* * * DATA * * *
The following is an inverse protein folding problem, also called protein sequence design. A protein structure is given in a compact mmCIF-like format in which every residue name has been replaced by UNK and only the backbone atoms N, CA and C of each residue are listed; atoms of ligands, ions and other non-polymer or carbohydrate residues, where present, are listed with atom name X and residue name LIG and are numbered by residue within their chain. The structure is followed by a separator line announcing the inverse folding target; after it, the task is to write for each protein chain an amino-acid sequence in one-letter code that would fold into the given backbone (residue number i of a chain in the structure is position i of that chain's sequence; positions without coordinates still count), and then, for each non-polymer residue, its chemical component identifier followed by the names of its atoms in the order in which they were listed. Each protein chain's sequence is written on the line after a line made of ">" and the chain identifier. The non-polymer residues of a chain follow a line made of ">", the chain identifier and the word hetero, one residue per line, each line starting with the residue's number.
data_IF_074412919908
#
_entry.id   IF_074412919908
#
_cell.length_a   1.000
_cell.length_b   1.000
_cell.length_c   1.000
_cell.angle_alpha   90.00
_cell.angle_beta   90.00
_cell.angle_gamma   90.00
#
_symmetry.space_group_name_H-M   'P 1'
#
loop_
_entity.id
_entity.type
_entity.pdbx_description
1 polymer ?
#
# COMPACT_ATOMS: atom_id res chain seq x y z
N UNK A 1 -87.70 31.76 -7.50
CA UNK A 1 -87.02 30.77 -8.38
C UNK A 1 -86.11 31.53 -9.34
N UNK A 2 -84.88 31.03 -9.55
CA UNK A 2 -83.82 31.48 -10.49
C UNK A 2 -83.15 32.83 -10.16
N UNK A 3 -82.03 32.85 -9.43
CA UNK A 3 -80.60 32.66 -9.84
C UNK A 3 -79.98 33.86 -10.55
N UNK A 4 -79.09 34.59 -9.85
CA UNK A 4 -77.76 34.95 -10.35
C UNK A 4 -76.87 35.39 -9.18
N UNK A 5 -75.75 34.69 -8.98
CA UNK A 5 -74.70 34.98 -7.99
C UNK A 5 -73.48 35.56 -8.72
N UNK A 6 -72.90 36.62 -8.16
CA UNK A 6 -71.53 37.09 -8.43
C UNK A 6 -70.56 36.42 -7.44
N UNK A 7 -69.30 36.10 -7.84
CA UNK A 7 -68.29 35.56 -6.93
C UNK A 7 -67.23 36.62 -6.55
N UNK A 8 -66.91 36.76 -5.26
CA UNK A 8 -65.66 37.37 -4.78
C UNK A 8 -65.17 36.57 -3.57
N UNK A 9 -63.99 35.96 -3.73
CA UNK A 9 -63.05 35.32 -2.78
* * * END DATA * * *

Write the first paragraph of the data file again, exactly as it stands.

The following is an inverse protein folding problem, also called protein sequence design. A protein structure is given in a compact mmCIF-like format in which every residue name has been replaced by UNK and only the backbone atoms N, CA and C of each residue are listed; atoms of ligands, ions and other non-polymer or carbohydrate residues, where present, are listed with atom name X and residue name LIG and are numbered by residue within their chain. The structure is followed by a separator line announcing the inverse folding target; after it, the task is to write for each protein chain an amino-acid sequence in one-letter code that would fold into the given backbone (residue number i of a chain in the structure is position i of that chain's sequence; positions without coordinates still count), and then, for each non-polymer residue, its chemical component identifier followed by the names of its atoms in the order in which they were listed. Each protein chain's sequence is written on the line after a line made of ">" and the chain identifier. The non-polymer residues of a chain follow a line made of ">", the chain identifier and the word hetero, one residue per line, each line starting with the residue's number.